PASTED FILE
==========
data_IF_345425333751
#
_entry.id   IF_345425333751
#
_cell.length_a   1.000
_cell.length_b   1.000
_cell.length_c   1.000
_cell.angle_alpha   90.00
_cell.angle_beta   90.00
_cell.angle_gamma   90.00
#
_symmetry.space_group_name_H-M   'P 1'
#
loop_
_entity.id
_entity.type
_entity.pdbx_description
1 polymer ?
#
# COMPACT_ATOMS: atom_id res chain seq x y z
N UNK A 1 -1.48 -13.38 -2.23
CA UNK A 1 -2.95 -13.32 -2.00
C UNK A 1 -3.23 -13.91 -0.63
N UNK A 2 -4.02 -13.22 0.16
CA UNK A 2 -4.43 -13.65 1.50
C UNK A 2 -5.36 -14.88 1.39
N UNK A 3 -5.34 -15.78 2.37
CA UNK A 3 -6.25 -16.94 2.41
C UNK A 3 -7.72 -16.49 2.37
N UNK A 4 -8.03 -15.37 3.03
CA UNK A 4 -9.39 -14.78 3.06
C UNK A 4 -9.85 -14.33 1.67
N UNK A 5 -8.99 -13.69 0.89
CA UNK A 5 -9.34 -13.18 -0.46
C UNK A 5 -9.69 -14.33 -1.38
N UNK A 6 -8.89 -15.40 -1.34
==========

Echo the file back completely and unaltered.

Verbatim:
data_IF_345425333751
#
_entry.id   IF_345425333751
#
_cell.length_a   1.000
_cell.length_b   1.000
_cell.length_c   1.000
_cell.angle_alpha   90.00
_cell.angle_beta   90.00
_cell.angle_gamma   90.00
#
_symmetry.space_group_name_H-M   'P 1'
#
loop_
_entity.id
_entity.type
_entity.pdbx_description
1 polymer ?
#
# COMPACT_ATOMS: atom_id res chain seq x y z
N UNK A 1 -1.48 -13.38 -2.23
CA UNK A 1 -2.95 -13.32 -2.00
C UNK A 1 -3.23 -13.91 -0.63
N UNK A 2 -4.02 -13.22 0.16
CA UNK A 2 -4.43 -13.65 1.50
C UNK A 2 -5.36 -14.88 1.39
N UNK A 3 -5.34 -15.78 2.37
CA UNK A 3 -6.25 -16.94 2.41
C UNK A 3 -7.72 -16.49 2.37
N UNK A 4 -8.03 -15.37 3.03
CA UNK A 4 -9.39 -14.78 3.06
C UNK A 4 -9.85 -14.33 1.67
N UNK A 5 -8.99 -13.69 0.89
CA UNK A 5 -9.34 -13.18 -0.46
C UNK A 5 -9.69 -14.33 -1.38
N UNK A 6 -8.89 -15.40 -1.34